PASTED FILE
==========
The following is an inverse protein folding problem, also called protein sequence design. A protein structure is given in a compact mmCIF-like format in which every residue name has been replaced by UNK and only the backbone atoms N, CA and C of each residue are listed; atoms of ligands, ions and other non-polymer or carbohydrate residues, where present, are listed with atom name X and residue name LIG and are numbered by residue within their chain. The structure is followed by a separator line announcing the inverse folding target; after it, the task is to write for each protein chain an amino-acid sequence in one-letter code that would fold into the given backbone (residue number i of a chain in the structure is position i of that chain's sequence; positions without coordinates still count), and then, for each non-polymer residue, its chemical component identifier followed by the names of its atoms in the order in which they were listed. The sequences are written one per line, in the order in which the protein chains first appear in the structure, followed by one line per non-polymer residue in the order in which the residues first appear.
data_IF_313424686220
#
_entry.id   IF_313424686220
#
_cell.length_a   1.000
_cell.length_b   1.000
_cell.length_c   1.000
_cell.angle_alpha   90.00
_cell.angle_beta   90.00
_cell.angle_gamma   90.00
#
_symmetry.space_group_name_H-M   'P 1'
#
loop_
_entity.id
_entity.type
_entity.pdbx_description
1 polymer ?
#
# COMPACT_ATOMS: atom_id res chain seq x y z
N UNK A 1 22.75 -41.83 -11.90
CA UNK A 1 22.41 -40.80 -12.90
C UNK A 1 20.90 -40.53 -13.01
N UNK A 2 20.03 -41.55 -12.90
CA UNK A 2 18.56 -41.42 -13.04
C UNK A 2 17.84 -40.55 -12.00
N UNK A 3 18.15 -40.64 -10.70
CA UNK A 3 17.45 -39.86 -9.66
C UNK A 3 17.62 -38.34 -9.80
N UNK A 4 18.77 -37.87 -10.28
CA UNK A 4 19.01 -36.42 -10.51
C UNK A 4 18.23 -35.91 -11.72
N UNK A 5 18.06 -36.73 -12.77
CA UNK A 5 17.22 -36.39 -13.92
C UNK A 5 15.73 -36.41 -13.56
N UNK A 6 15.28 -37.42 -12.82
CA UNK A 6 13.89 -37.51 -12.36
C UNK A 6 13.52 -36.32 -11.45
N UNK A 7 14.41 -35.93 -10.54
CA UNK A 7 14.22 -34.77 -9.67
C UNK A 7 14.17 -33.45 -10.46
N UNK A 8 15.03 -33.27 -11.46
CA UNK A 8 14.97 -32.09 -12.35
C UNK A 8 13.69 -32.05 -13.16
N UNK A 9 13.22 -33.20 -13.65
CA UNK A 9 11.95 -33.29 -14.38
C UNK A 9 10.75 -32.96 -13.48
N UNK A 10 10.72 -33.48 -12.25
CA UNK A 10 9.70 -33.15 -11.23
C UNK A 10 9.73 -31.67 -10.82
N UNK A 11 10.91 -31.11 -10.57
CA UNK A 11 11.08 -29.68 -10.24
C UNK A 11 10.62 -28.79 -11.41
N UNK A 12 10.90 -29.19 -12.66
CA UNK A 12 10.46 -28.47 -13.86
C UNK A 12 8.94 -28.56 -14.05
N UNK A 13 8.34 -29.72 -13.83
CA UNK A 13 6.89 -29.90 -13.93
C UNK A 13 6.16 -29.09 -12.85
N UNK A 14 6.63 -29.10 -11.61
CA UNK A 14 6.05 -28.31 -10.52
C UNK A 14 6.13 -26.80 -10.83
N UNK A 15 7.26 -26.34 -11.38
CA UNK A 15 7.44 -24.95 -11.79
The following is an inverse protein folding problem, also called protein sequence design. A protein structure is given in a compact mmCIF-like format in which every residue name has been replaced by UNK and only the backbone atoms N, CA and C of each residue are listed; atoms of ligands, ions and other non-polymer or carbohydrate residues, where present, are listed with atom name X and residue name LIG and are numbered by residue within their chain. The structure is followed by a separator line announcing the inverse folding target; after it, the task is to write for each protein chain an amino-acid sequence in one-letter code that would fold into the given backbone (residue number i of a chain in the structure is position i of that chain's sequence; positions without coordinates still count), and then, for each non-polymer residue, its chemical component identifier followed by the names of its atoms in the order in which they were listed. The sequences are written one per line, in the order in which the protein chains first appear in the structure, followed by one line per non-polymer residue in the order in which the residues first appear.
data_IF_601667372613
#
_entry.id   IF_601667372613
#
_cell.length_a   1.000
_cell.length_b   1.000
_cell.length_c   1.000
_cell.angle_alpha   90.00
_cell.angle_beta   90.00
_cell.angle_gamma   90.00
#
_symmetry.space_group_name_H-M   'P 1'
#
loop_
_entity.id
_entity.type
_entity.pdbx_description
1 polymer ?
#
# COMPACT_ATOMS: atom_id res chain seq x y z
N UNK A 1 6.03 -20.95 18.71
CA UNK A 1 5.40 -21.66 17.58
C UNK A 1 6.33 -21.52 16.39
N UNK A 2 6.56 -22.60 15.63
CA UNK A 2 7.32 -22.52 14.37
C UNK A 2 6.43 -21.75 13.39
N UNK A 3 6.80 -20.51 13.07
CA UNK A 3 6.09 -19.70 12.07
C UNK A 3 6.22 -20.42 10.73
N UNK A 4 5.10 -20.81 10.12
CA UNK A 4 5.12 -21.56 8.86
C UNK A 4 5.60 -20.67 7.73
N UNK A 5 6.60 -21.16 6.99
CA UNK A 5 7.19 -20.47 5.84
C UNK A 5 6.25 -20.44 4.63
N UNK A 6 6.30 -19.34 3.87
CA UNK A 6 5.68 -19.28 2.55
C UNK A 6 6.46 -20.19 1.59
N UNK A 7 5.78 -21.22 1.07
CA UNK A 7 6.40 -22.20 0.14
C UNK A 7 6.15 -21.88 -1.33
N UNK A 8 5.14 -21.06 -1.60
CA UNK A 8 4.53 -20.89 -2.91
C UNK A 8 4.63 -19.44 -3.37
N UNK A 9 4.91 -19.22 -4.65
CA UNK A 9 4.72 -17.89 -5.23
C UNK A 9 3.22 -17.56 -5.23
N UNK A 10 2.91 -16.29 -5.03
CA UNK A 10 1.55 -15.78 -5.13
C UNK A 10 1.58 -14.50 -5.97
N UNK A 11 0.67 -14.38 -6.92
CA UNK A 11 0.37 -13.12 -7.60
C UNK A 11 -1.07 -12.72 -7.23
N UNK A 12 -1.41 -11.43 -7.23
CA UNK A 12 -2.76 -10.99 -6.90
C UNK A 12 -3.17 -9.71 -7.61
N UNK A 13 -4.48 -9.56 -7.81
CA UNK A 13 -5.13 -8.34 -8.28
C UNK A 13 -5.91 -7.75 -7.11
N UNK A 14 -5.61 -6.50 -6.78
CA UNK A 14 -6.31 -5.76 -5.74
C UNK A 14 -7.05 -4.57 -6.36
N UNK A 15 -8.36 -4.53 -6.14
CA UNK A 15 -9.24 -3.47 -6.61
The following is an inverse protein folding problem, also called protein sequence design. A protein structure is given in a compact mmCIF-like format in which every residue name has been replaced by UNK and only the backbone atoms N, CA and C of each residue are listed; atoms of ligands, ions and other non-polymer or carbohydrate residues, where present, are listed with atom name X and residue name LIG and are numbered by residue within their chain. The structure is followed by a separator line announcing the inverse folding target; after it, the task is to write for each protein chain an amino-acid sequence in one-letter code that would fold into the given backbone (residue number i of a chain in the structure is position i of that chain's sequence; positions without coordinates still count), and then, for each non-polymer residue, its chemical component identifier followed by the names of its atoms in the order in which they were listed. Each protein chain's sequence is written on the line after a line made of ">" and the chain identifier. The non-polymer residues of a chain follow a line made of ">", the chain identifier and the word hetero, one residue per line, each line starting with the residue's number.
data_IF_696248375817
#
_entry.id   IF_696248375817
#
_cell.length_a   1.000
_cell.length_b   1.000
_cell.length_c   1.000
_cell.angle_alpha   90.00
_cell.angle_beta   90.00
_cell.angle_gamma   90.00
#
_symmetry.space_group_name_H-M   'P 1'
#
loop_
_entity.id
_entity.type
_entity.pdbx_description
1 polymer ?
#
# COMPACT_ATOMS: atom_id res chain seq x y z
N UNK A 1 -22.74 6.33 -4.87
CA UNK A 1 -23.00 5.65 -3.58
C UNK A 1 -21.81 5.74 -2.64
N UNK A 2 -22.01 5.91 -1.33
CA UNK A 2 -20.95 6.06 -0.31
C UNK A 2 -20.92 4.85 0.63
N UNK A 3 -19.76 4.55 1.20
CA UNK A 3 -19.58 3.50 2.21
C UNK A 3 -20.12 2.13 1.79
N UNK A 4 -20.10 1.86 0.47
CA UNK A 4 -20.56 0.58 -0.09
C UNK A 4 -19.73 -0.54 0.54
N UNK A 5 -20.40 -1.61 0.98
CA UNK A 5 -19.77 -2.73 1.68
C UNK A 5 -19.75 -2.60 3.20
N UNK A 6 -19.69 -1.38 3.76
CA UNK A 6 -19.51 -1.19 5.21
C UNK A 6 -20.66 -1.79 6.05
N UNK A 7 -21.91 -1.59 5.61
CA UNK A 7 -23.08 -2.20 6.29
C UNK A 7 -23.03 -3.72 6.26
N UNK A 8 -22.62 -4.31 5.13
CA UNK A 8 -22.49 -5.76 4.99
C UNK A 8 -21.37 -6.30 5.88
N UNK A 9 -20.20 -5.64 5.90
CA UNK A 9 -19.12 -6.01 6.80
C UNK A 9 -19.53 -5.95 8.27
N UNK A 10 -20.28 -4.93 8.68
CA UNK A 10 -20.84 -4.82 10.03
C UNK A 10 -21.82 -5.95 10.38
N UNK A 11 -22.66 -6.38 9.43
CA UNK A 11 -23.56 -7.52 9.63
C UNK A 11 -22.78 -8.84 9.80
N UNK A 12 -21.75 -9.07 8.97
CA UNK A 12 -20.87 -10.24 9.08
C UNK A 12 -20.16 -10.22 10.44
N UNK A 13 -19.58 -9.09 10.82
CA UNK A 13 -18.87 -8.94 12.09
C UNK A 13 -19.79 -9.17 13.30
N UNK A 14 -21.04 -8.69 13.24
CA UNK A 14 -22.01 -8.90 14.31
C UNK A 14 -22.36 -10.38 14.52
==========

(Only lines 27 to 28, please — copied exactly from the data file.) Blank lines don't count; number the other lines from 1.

C UNK A 2 17.84 -40.55 -12.00
N UNK A 3 18.15 -40.64 -10.70